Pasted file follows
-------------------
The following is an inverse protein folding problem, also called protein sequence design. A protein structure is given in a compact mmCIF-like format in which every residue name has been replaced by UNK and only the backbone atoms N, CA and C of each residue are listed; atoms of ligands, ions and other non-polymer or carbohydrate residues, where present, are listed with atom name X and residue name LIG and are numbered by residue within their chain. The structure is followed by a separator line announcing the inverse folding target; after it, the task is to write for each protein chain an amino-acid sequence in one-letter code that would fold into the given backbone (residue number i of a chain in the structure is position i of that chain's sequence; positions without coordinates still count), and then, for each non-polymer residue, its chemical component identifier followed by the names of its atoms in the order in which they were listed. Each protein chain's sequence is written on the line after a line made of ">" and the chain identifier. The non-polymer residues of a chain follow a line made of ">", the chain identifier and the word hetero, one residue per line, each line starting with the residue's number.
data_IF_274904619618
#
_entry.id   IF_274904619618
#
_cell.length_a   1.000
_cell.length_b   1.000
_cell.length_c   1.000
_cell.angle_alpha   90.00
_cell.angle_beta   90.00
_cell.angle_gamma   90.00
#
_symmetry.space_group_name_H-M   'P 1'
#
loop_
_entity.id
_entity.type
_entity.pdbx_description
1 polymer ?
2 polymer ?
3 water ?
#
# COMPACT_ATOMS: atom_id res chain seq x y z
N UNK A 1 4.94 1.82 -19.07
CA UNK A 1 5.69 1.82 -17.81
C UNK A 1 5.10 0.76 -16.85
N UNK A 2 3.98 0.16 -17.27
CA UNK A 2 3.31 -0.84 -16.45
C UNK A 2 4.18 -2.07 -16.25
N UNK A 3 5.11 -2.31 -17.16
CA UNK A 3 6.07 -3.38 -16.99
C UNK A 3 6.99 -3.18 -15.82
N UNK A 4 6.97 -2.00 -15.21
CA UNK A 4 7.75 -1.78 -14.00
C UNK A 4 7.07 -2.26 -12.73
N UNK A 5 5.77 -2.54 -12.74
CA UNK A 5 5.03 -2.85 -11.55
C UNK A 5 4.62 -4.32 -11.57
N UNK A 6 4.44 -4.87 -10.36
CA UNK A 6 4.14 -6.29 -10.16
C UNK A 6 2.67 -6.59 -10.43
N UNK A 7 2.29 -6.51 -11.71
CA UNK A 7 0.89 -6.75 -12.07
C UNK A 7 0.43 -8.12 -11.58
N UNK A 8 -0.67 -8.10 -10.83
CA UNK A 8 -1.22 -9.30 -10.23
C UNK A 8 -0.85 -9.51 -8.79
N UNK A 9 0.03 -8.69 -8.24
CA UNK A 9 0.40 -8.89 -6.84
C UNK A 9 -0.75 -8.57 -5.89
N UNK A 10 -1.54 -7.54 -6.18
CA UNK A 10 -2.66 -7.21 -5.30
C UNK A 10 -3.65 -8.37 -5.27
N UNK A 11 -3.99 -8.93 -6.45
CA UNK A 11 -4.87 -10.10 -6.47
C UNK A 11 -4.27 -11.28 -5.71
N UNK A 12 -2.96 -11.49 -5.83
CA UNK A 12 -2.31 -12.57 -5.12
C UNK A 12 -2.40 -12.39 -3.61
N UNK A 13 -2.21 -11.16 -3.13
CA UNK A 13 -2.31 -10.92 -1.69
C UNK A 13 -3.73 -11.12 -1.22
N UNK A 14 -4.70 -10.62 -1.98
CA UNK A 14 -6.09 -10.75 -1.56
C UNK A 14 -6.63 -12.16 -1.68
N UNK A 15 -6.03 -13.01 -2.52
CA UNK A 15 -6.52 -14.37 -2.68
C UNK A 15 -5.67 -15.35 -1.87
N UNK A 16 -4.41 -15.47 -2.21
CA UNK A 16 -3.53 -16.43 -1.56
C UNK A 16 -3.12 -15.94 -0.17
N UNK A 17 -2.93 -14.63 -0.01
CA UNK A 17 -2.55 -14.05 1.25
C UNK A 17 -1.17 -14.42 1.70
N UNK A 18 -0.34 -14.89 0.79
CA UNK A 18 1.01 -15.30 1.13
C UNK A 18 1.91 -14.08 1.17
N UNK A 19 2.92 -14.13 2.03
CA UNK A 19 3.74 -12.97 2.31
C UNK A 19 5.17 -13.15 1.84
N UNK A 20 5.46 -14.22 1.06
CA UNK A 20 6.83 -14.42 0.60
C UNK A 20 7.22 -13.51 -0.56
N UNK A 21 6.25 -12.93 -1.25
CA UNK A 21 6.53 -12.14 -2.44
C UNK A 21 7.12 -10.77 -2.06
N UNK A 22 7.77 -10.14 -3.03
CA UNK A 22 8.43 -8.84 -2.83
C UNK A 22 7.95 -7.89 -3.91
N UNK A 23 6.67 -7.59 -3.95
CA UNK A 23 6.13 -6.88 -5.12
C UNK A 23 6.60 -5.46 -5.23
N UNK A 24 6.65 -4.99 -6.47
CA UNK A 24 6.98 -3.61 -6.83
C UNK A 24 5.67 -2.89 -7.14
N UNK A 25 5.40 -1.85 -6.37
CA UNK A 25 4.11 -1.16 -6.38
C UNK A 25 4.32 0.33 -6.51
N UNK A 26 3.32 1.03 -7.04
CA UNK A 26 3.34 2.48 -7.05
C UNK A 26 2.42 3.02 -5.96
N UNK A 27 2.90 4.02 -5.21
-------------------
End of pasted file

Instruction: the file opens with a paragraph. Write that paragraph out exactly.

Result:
The following is an inverse protein folding problem, also called protein sequence design. A protein structure is given in a compact mmCIF-like format in which every residue name has been replaced by UNK and only the backbone atoms N, CA and C of each residue are listed; atoms of ligands, ions and other non-polymer or carbohydrate residues, where present, are listed with atom name X and residue name LIG and are numbered by residue within their chain. The structure is followed by a separator line announcing the inverse folding target; after it, the task is to write for each protein chain an amino-acid sequence in one-letter code that would fold into the given backbone (residue number i of a chain in the structure is position i of that chain's sequence; positions without coordinates still count), and then, for each non-polymer residue, its chemical component identifier followed by the names of its atoms in the order in which they were listed. Each protein chain's sequence is written on the line after a line made of ">" and the chain identifier. The non-polymer residues of a chain follow a line made of ">", the chain identifier and the word hetero, one residue per line, each line starting with the residue's number.